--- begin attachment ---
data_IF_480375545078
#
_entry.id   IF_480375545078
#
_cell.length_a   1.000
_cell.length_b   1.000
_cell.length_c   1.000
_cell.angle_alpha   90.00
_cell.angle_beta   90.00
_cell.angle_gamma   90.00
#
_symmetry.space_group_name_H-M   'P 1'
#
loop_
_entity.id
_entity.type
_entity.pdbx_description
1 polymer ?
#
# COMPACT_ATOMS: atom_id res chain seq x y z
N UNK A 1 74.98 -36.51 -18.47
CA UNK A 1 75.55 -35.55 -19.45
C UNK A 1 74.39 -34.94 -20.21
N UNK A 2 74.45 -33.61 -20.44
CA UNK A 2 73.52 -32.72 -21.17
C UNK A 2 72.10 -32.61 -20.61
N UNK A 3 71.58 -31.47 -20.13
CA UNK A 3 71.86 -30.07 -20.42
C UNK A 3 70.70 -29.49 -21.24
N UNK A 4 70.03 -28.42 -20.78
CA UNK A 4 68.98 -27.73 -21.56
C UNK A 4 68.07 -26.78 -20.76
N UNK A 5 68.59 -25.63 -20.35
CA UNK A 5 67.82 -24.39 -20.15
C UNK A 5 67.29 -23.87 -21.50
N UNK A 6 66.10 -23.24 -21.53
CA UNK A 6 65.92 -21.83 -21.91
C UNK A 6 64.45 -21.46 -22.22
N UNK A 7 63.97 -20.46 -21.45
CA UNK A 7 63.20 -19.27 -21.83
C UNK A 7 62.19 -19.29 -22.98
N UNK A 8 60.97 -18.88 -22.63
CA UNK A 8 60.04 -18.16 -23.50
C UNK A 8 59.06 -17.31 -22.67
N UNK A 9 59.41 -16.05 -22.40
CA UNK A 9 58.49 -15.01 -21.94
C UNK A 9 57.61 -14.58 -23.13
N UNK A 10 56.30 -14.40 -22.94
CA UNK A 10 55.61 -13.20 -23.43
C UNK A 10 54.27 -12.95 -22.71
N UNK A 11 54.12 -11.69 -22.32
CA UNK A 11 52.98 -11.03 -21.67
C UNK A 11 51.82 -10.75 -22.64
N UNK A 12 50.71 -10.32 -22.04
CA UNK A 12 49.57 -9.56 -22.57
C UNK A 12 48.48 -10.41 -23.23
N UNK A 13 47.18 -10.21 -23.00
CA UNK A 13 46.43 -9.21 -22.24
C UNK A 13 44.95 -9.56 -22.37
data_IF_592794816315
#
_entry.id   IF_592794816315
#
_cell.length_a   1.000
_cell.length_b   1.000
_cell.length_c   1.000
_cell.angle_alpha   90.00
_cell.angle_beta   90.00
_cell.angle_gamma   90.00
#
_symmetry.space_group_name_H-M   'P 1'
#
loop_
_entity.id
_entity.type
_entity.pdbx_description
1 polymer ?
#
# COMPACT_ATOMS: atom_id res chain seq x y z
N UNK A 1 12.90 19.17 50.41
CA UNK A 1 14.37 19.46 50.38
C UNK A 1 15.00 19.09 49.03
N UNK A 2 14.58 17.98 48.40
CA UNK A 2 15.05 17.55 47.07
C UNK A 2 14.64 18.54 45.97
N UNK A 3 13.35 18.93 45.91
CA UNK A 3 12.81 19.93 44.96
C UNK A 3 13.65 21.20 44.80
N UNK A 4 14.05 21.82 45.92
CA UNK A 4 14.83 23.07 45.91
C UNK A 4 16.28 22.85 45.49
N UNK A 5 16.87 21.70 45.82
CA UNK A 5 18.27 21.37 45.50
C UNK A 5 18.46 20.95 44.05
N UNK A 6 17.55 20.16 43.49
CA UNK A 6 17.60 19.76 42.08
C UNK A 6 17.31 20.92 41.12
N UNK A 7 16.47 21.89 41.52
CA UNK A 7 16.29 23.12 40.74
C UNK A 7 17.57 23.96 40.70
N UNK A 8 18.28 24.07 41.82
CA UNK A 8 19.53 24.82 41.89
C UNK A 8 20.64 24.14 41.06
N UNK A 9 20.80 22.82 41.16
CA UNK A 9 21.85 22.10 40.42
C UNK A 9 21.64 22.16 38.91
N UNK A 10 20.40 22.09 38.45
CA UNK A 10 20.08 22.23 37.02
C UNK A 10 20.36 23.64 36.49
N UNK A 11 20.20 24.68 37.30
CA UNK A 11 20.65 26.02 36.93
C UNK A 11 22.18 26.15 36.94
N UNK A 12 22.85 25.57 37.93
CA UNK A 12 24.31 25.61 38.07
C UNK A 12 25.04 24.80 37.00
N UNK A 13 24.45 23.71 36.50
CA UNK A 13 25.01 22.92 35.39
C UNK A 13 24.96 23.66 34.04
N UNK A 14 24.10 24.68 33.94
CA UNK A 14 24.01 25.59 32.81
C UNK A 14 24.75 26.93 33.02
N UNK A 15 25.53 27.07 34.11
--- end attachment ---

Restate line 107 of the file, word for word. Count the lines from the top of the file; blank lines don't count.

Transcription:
N UNK A 10 20.40 22.09 38.45